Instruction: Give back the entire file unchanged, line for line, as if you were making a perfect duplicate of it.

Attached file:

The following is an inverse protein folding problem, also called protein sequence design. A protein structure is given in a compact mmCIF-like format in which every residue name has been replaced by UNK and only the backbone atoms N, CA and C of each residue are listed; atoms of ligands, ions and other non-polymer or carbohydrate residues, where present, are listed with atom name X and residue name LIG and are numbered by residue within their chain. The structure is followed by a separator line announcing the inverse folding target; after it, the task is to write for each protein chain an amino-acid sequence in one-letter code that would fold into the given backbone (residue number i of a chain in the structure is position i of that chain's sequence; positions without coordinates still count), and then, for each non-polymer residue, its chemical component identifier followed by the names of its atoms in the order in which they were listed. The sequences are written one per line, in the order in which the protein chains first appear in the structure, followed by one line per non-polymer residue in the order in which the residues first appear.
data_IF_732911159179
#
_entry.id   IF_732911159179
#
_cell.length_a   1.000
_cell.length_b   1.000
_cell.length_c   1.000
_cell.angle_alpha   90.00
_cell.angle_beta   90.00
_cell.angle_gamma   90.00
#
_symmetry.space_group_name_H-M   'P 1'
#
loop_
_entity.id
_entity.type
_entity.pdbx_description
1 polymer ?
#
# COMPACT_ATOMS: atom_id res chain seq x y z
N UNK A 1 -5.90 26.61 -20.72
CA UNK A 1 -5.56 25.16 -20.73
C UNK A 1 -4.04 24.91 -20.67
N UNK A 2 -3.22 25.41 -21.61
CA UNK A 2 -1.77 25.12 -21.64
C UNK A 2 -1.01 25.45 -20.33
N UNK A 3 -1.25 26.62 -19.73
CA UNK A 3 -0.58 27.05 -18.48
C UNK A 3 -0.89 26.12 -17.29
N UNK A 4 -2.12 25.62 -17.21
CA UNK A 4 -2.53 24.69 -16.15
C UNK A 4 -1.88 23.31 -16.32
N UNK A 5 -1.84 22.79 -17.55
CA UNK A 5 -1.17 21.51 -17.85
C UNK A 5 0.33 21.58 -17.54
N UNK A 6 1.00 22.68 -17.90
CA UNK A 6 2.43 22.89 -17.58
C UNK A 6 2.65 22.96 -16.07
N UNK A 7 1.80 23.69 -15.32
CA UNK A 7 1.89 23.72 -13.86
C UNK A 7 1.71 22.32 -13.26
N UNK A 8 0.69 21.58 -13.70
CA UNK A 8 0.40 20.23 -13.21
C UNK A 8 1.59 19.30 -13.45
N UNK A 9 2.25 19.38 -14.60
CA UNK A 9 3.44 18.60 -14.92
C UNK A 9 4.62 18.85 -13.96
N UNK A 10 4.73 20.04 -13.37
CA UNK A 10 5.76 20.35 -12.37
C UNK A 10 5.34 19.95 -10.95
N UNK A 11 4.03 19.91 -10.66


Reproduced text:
The following is an inverse protein folding problem, also called protein sequence design. A protein structure is given in a compact mmCIF-like format in which every residue name has been replaced by UNK and only the backbone atoms N, CA and C of each residue are listed; atoms of ligands, ions and other non-polymer or carbohydrate residues, where present, are listed with atom name X and residue name LIG and are numbered by residue within their chain. The structure is followed by a separator line announcing the inverse folding target; after it, the task is to write for each protein chain an amino-acid sequence in one-letter code that would fold into the given backbone (residue number i of a chain in the structure is position i of that chain's sequence; positions without coordinates still count), and then, for each non-polymer residue, its chemical component identifier followed by the names of its atoms in the order in which they were listed. The sequences are written one per line, in the order in which the protein chains first appear in the structure, followed by one line per non-polymer residue in the order in which the residues first appear.
data_IF_732911159179
#
_entry.id   IF_732911159179
#
_cell.length_a   1.000
_cell.length_b   1.000
_cell.length_c   1.000
_cell.angle_alpha   90.00
_cell.angle_beta   90.00
_cell.angle_gamma   90.00
#
_symmetry.space_group_name_H-M   'P 1'
#
loop_
_entity.id
_entity.type
_entity.pdbx_description
1 polymer ?
#
# COMPACT_ATOMS: atom_id res chain seq x y z
N UNK A 1 -5.90 26.61 -20.72
CA UNK A 1 -5.56 25.16 -20.73
C UNK A 1 -4.04 24.91 -20.67
N UNK A 2 -3.22 25.41 -21.61
CA UNK A 2 -1.77 25.12 -21.64
C UNK A 2 -1.01 25.45 -20.33
N UNK A 3 -1.25 26.62 -19.73
CA UNK A 3 -0.58 27.05 -18.48
C UNK A 3 -0.89 26.12 -17.29
N UNK A 4 -2.12 25.62 -17.21
CA UNK A 4 -2.53 24.69 -16.15
C UNK A 4 -1.88 23.31 -16.32
N UNK A 5 -1.84 22.79 -17.55
CA UNK A 5 -1.17 21.51 -17.85
C UNK A 5 0.33 21.58 -17.54
N UNK A 6 1.00 22.68 -17.90
CA UNK A 6 2.43 22.89 -17.58
C UNK A 6 2.65 22.96 -16.07
N UNK A 7 1.80 23.69 -15.32
CA UNK A 7 1.89 23.72 -13.86
C UNK A 7 1.71 22.32 -13.26
N UNK A 8 0.69 21.58 -13.70
CA UNK A 8 0.40 20.23 -13.21
C UNK A 8 1.59 19.30 -13.45
N UNK A 9 2.25 19.38 -14.60
CA UNK A 9 3.44 18.60 -14.92
C UNK A 9 4.62 18.85 -13.96
N UNK A 10 4.73 20.04 -13.37
CA UNK A 10 5.76 20.35 -12.37
C UNK A 10 5.34 19.95 -10.95
N UNK A 11 4.03 19.91 -10.66